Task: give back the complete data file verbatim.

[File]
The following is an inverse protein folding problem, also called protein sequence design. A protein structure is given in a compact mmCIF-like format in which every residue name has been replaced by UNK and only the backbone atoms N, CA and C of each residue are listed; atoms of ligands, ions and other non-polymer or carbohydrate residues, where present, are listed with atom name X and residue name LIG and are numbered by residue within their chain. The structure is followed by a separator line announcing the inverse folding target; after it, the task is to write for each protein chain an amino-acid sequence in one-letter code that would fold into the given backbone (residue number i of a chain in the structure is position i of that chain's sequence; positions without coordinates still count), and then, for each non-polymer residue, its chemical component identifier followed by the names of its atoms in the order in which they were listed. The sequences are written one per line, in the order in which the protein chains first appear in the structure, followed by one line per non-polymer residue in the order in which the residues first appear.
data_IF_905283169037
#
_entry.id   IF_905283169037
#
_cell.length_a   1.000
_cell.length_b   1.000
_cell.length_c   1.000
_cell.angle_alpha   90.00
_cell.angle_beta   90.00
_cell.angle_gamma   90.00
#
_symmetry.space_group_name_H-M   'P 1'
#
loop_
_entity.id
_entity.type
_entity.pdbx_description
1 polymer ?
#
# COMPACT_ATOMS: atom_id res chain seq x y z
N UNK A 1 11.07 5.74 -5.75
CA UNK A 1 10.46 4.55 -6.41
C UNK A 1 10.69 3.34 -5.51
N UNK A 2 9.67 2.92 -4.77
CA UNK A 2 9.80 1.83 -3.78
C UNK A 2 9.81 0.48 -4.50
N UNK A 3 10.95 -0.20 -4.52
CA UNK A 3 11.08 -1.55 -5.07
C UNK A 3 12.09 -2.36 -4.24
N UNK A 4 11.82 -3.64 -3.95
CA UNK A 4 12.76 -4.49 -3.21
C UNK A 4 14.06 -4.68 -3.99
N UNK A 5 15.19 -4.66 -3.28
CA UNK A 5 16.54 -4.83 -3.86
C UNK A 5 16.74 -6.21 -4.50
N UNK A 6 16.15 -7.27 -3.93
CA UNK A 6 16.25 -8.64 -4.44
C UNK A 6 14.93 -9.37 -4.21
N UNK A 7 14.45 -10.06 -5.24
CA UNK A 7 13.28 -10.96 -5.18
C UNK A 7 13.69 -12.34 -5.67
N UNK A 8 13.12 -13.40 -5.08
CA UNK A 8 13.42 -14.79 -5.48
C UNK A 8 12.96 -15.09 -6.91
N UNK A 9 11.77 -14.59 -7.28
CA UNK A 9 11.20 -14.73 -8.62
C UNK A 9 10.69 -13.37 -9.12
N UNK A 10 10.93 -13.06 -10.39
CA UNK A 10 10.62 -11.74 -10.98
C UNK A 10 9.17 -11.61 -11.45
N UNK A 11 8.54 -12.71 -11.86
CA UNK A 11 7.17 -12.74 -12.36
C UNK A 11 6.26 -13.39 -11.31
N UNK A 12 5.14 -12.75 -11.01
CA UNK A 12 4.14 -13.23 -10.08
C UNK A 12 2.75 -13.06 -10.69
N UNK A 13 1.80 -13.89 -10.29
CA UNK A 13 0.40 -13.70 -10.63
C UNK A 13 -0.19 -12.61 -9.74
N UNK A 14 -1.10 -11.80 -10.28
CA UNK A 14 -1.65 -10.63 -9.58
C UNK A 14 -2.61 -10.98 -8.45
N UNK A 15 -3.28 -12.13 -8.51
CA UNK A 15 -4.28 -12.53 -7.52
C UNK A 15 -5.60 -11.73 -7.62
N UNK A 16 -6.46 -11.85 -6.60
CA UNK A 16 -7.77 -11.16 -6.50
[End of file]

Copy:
The following is an inverse protein folding problem, also called protein sequence design. A protein structure is given in a compact mmCIF-like format in which every residue name has been replaced by UNK and only the backbone atoms N, CA and C of each residue are listed; atoms of ligands, ions and other non-polymer or carbohydrate residues, where present, are listed with atom name X and residue name LIG and are numbered by residue within their chain. The structure is followed by a separator line announcing the inverse folding target; after it, the task is to write for each protein chain an amino-acid sequence in one-letter code that would fold into the given backbone (residue number i of a chain in the structure is position i of that chain's sequence; positions without coordinates still count), and then, for each non-polymer residue, its chemical component identifier followed by the names of its atoms in the order in which they were listed. The sequences are written one per line, in the order in which the protein chains first appear in the structure, followed by one line per non-polymer residue in the order in which the residues first appear.
data_IF_905283169037
#
_entry.id   IF_905283169037
#
_cell.length_a   1.000
_cell.length_b   1.000
_cell.length_c   1.000
_cell.angle_alpha   90.00
_cell.angle_beta   90.00
_cell.angle_gamma   90.00
#
_symmetry.space_group_name_H-M   'P 1'
#
loop_
_entity.id
_entity.type
_entity.pdbx_description
1 polymer ?
#
# COMPACT_ATOMS: atom_id res chain seq x y z
N UNK A 1 11.07 5.74 -5.75
CA UNK A 1 10.46 4.55 -6.41
C UNK A 1 10.69 3.34 -5.51
N UNK A 2 9.67 2.92 -4.77
CA UNK A 2 9.80 1.83 -3.78
C UNK A 2 9.81 0.48 -4.50
N UNK A 3 10.95 -0.20 -4.52
CA UNK A 3 11.08 -1.55 -5.07
C UNK A 3 12.09 -2.36 -4.24
N UNK A 4 11.82 -3.64 -3.95
CA UNK A 4 12.76 -4.49 -3.21
C UNK A 4 14.06 -4.68 -3.99
N UNK A 5 15.19 -4.66 -3.28
CA UNK A 5 16.54 -4.83 -3.86
C UNK A 5 16.74 -6.21 -4.50
N UNK A 6 16.15 -7.27 -3.93
CA UNK A 6 16.25 -8.64 -4.44
C UNK A 6 14.93 -9.37 -4.21
N UNK A 7 14.45 -10.06 -5.24
CA UNK A 7 13.28 -10.96 -5.18
C UNK A 7 13.69 -12.34 -5.67
N UNK A 8 13.12 -13.40 -5.08
CA UNK A 8 13.42 -14.79 -5.48
C UNK A 8 12.96 -15.09 -6.91
N UNK A 9 11.77 -14.59 -7.28
CA UNK A 9 11.20 -14.73 -8.62
C UNK A 9 10.69 -13.37 -9.12
N UNK A 10 10.93 -13.06 -10.39
CA UNK A 10 10.62 -11.74 -10.98
C UNK A 10 9.17 -11.61 -11.45
N UNK A 11 8.54 -12.71 -11.86
CA UNK A 11 7.17 -12.74 -12.36
C UNK A 11 6.26 -13.39 -11.31
N UNK A 12 5.14 -12.75 -11.01
CA UNK A 12 4.14 -13.23 -10.08
C UNK A 12 2.75 -13.06 -10.69
N UNK A 13 1.80 -13.89 -10.29
CA UNK A 13 0.40 -13.70 -10.63
C UNK A 13 -0.19 -12.61 -9.74
N UNK A 14 -1.10 -11.80 -10.28
CA UNK A 14 -1.65 -10.63 -9.58
C UNK A 14 -2.61 -10.98 -8.45
N UNK A 15 -3.28 -12.13 -8.51
CA UNK A 15 -4.28 -12.53 -7.52
C UNK A 15 -5.60 -11.73 -7.62
N UNK A 16 -6.46 -11.85 -6.60
CA UNK A 16 -7.77 -11.16 -6.50